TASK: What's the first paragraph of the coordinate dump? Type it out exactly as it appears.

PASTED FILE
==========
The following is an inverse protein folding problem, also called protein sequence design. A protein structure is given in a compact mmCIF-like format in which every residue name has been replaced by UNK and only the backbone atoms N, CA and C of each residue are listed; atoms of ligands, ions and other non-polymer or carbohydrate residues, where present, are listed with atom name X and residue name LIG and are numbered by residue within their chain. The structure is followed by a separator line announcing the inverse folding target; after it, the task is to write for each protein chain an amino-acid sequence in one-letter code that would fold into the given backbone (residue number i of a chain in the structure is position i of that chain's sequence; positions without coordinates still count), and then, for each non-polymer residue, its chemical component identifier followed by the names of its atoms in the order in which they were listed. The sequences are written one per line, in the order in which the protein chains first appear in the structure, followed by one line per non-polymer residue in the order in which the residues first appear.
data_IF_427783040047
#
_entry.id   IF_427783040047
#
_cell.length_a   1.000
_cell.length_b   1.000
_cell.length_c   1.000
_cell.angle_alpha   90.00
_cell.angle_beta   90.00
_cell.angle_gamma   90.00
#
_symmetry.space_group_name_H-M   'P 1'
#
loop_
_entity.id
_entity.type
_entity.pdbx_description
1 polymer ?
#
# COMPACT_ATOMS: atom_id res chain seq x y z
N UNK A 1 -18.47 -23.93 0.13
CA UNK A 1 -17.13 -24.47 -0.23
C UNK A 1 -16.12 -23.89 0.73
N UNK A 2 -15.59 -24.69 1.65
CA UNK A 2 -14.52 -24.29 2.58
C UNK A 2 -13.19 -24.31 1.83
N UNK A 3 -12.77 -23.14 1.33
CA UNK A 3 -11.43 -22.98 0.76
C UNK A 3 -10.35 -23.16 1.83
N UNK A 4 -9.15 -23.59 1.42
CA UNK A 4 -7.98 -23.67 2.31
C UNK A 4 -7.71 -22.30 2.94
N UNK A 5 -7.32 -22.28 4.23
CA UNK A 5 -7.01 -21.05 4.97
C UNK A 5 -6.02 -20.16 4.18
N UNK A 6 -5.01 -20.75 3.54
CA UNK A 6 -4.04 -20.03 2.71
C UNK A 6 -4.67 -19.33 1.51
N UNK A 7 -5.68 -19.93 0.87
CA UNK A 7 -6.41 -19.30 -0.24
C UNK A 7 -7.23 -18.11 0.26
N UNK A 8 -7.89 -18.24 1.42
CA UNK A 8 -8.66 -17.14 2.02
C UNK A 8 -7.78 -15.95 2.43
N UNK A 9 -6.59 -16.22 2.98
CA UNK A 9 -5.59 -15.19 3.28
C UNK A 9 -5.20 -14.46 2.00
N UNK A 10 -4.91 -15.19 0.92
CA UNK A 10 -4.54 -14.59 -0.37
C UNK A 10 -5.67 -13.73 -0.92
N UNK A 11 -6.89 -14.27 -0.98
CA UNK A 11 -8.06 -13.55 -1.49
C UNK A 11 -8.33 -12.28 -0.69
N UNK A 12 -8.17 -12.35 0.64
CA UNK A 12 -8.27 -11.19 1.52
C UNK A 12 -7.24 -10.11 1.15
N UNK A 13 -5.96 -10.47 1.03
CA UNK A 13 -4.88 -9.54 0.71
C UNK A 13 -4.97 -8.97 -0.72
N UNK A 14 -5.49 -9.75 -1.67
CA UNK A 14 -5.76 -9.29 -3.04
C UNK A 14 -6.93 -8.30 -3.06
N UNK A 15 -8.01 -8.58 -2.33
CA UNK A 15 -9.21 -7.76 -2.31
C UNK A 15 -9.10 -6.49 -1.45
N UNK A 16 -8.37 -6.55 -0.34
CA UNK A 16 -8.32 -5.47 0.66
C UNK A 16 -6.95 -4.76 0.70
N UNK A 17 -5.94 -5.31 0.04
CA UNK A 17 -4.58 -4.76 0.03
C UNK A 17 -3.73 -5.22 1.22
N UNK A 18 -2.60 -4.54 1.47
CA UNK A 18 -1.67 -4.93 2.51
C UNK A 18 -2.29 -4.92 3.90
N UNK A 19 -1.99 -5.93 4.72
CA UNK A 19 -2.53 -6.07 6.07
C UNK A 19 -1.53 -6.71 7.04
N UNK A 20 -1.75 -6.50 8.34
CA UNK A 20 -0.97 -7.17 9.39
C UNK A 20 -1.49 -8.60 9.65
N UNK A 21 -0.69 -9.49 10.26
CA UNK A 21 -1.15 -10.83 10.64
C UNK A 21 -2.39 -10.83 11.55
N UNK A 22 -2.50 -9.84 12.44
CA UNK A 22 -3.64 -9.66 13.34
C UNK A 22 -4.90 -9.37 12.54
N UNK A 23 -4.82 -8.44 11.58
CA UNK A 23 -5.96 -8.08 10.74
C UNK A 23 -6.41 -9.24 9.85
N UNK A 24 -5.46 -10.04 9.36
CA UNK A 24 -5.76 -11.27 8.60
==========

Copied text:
The following is an inverse protein folding problem, also called protein sequence design. A protein structure is given in a compact mmCIF-like format in which every residue name has been replaced by UNK and only the backbone atoms N, CA and C of each residue are listed; atoms of ligands, ions and other non-polymer or carbohydrate residues, where present, are listed with atom name X and residue name LIG and are numbered by residue within their chain. The structure is followed by a separator line announcing the inverse folding target; after it, the task is to write for each protein chain an amino-acid sequence in one-letter code that would fold into the given backbone (residue number i of a chain in the structure is position i of that chain's sequence; positions without coordinates still count), and then, for each non-polymer residue, its chemical component identifier followed by the names of its atoms in the order in which they were listed. The sequences are written one per line, in the order in which the protein chains first appear in the structure, followed by one line per non-polymer residue in the order in which the residues first appear.